Market Recap

The first quarter ended on a solid note with most equity markets bouncing back from last week’s selling. For the week the S&P picked up +1.2% to bring the first quarter return to +13.1%. The returns for global equities are +0.6% and +11.8% respectively. Not bad considering. As it turns out, this was the 9th best start to the year since 1928, as you can see below.



Bond yields dipped modestly again this week and intermediate-term government bonds gained +0.3% and +2.4% for the week and quarter respectively. The returns for equities aren’t a total shock after an exceptionally weak fourth quarter. Bonds, on the other hand, have put up some surprising numbers. More on this.


That Sinking Feeling


Bond yields lurched lower around the world in the first quarter. Fading growth and inflation expectations are playing a role, but so are changing expectations for central bank policy. Last week it was the growing belief the Fed might cut rates before the year was out that was a big story. This week New Zealand’s central bank unexpectedly hinted at forthcoming interest rate cuts and warned that “the global economic outlook has continued to weaken, in particular amongst some of our key trading partners including Australia, Europe, and China.”


Both Germany and Japan have recently seen the yield on their 10-year bonds swing into negative territory again.



Along these lines, the amount of debt around the world with negative yields pushed over $10 trillion for the first time since September 2017, as you can see below.



Just so we are clear – a negative yield means you are paying the borrower when you buy his bonds. A lot of the $10 trillion are government bonds, but not all. In the past month, France’s LVMH and Sanofi have both raised bonds at sub-zero rates. LVMH’s offering was oversubscribed by six times!! Another head scratcher came from French oil company Total. They issued a perpetual bond (they never have to pay it back) at a rate of 1.75% on Wednesday.  What are the odds a large oil company won’t be around in 20, 30, or 40 years? It might not be high, but its not zero either.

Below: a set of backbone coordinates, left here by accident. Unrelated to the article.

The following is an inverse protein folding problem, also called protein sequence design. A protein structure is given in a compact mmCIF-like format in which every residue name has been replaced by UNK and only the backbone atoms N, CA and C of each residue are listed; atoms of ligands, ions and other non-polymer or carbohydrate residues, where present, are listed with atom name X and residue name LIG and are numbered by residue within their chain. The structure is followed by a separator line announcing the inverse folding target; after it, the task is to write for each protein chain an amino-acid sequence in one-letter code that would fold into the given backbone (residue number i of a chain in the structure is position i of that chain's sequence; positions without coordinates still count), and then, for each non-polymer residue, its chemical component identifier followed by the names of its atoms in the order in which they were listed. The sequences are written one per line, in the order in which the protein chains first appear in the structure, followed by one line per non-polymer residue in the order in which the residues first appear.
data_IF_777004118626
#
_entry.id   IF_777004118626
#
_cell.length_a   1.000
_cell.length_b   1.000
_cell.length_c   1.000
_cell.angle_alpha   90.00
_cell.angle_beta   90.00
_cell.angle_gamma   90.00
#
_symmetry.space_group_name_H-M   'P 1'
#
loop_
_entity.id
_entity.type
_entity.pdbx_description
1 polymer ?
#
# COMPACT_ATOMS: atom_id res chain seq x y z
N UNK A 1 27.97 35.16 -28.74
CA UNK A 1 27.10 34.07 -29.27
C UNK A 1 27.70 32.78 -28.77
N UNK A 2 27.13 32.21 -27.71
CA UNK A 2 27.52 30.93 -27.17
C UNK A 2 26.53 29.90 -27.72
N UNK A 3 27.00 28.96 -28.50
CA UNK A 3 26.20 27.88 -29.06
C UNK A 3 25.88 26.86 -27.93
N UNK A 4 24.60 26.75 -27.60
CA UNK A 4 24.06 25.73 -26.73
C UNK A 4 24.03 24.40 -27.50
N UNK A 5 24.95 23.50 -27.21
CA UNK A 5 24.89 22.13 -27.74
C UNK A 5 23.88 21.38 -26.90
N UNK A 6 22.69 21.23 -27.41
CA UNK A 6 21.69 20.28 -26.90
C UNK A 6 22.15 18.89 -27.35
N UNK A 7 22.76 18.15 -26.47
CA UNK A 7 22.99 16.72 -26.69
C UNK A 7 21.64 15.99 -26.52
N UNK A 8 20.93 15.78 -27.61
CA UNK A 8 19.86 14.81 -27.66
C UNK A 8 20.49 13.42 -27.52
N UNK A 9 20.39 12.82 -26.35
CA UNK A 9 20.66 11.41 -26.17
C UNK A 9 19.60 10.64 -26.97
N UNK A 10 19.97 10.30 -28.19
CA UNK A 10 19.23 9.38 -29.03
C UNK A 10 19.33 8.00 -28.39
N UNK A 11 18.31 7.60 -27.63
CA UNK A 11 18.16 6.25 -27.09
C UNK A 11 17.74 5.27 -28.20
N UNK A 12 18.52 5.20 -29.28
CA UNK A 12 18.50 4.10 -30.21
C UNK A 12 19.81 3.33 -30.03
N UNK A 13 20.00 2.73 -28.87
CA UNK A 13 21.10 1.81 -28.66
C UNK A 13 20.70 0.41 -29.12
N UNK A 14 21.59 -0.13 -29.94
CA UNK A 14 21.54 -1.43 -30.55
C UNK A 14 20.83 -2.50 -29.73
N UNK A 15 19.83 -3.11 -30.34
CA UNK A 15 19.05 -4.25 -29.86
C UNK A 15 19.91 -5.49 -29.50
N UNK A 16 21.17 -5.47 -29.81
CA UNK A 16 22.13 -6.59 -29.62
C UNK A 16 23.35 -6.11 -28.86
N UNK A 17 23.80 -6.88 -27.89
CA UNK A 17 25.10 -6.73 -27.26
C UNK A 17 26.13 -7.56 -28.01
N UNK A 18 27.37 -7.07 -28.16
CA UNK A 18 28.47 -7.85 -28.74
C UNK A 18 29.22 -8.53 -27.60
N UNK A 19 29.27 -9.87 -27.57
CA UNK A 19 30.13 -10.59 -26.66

Back in the U.S., 30-year mortgage rates are back down to 4% again. This week’s drop of 0.22% is the largest 1-week drop since December 2008. We are now at the lowest level in 14 months.




So basically anyone who bought a house in the last year might have a shot at refinancing.


A Recession Indicator Flashes Amber


As we noted last week, the recent drop in rates has caused the yield curve to invert, at least at certain points. Earlier this week the spread between the 10-year and 3-month was modestly negative, as you can see below.



This reversed slightly on Friday and the spread widened to +0.02%. But regardless, as you can see above, the last two times this spread was negative for a reasonable period of time (2000 and 2007) a recession soon followed.


But the last two inversions were significant in that they lasted a while. Cam Harvey is the guy who actually found the relationship between the yield curve and recessions. He makes the case that the current inversion isn’t sufficient to call a recession yet. In this piece published in January  he argues the following:


  • QE may be distorting this indicator.


  • That being said, Fed intervention is nothing new. If enough people think the inversion points towards a recession, it could become self-fulfilling.


  • The lag between inversion and recession is long and varied – anywhere from 6 to 48 months with an average of 17 months (for the 10y – 3m spread). The table below from Goldman highlights this.



  • For the inversion to be meaningful it has to last at least a quarter. This is a key point. A quick inversion can mean nothing. Look at the inversion in 1998 – it was quickly reversed by Fed rate cuts.


In essence the message is don’t overreact. But we shouldn’t downplay the risks. An inverted curve is one of the few leading indicators with a solid track record of predicting recessions. And these risks are elevated. The Cleveland Fed puts the odds at essentially 1 in 3, as you see below.


Read their full analysis here.


But What is the Market Really Telling Us?